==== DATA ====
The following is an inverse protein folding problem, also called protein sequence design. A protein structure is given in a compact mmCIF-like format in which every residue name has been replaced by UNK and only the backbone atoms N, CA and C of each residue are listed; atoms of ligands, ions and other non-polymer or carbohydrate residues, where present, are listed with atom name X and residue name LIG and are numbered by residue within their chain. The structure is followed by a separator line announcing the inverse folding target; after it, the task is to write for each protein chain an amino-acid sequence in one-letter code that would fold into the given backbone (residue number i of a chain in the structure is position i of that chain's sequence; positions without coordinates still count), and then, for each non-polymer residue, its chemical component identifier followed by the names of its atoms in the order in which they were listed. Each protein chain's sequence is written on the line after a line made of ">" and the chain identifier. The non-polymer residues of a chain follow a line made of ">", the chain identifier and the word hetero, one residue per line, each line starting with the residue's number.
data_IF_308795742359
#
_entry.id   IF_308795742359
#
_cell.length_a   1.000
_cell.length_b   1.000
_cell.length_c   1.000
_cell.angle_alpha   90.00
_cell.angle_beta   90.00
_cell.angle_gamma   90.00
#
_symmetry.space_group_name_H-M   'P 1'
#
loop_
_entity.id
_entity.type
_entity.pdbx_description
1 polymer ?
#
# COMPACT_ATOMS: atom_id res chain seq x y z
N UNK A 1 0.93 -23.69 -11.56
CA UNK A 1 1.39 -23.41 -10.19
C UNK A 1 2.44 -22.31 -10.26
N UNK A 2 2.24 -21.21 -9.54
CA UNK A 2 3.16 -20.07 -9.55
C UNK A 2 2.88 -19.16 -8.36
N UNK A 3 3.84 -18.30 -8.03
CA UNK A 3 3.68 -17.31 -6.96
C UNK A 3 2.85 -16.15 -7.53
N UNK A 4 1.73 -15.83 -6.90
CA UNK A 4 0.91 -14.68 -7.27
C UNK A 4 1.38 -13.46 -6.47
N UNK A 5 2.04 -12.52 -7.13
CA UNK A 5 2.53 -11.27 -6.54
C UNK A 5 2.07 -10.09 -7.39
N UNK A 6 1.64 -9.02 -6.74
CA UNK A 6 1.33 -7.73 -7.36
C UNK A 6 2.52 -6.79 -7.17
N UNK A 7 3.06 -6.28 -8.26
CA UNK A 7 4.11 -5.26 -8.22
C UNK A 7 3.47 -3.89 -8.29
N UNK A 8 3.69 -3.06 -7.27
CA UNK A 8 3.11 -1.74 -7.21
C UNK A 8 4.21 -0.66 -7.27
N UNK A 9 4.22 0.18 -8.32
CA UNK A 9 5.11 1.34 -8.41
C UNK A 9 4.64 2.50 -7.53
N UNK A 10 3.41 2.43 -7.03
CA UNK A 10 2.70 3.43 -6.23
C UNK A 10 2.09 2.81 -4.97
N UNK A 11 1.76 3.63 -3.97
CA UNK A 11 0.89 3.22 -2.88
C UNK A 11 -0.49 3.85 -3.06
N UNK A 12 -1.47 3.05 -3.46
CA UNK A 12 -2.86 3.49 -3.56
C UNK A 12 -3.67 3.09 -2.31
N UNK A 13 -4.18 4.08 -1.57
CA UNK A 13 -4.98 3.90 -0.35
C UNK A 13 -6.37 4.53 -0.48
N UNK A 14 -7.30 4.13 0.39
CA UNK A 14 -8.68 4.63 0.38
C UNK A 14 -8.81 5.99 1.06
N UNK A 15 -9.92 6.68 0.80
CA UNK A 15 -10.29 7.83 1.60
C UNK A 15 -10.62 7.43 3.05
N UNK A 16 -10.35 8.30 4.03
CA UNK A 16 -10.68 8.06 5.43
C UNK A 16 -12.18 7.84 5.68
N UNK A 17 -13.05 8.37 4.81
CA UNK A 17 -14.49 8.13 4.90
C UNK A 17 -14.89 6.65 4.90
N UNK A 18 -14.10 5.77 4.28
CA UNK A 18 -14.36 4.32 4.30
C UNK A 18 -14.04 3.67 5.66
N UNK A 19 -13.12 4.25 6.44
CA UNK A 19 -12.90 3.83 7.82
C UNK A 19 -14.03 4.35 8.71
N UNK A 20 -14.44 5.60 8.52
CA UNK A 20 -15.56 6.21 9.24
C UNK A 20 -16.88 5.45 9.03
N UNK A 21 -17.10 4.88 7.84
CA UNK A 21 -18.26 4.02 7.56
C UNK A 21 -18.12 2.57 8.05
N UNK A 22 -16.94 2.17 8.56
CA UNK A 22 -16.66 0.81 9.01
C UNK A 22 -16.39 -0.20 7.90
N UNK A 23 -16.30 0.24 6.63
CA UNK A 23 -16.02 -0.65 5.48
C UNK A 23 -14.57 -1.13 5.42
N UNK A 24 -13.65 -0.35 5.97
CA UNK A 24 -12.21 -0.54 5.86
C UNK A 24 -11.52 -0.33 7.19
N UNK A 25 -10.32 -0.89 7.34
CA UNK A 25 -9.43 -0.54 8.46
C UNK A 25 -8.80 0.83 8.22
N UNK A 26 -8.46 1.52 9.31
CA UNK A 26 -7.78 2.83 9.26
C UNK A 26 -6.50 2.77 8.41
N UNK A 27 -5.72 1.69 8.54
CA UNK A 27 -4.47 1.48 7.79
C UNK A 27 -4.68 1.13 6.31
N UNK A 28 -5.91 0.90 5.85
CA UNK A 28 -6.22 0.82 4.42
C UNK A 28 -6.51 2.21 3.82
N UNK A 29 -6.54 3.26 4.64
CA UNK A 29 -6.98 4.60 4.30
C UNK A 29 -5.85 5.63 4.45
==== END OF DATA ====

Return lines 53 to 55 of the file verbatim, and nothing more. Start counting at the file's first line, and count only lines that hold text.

CA UNK A 11 0.89 3.22 -2.88
C UNK A 11 -0.49 3.85 -3.06
N UNK A 12 -1.47 3.05 -3.46